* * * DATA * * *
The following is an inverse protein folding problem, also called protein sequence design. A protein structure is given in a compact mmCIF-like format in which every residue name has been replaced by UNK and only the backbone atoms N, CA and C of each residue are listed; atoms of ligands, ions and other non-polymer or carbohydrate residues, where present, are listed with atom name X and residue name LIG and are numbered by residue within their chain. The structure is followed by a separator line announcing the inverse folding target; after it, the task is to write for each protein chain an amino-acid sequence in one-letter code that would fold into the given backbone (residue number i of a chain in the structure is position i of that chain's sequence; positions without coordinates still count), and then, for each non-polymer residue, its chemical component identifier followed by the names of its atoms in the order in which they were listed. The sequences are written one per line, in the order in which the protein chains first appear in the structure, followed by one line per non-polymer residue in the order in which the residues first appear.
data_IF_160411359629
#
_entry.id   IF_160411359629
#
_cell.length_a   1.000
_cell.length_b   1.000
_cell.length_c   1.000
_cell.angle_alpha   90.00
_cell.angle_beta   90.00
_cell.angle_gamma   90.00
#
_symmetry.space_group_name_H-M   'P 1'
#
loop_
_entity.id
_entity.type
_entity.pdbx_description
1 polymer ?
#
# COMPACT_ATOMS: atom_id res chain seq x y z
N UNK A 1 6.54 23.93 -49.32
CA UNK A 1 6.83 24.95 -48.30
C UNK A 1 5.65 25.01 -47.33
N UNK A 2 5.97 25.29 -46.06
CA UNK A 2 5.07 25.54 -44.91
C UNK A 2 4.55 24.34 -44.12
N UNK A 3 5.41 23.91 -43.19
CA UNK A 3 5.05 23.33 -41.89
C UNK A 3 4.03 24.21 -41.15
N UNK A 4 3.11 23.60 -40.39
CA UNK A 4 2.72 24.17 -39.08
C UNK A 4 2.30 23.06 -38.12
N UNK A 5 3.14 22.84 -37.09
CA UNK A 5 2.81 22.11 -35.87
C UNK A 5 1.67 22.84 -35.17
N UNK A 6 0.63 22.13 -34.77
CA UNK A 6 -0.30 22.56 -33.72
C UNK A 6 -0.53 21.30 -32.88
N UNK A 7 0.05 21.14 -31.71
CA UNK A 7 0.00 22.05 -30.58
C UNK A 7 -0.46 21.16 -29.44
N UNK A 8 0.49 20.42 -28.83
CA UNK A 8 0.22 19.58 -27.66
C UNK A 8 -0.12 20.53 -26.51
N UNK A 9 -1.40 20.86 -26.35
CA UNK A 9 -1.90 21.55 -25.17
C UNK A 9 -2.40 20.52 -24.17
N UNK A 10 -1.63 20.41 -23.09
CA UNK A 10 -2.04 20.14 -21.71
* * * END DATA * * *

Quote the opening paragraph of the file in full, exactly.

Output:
The following is an inverse protein folding problem, also called protein sequence design. A protein structure is given in a compact mmCIF-like format in which every residue name has been replaced by UNK and only the backbone atoms N, CA and C of each residue are listed; atoms of ligands, ions and other non-polymer or carbohydrate residues, where present, are listed with atom name X and residue name LIG and are numbered by residue within their chain. The structure is followed by a separator line announcing the inverse folding target; after it, the task is to write for each protein chain an amino-acid sequence in one-letter code that would fold into the given backbone (residue number i of a chain in the structure is position i of that chain's sequence; positions without coordinates still count), and then, for each non-polymer residue, its chemical component identifier followed by the names of its atoms in the order in which they were listed. The sequences are written one per line, in the order in which the protein chains first appear in the structure, followed by one line per non-polymer residue in the order in which the residues first appear.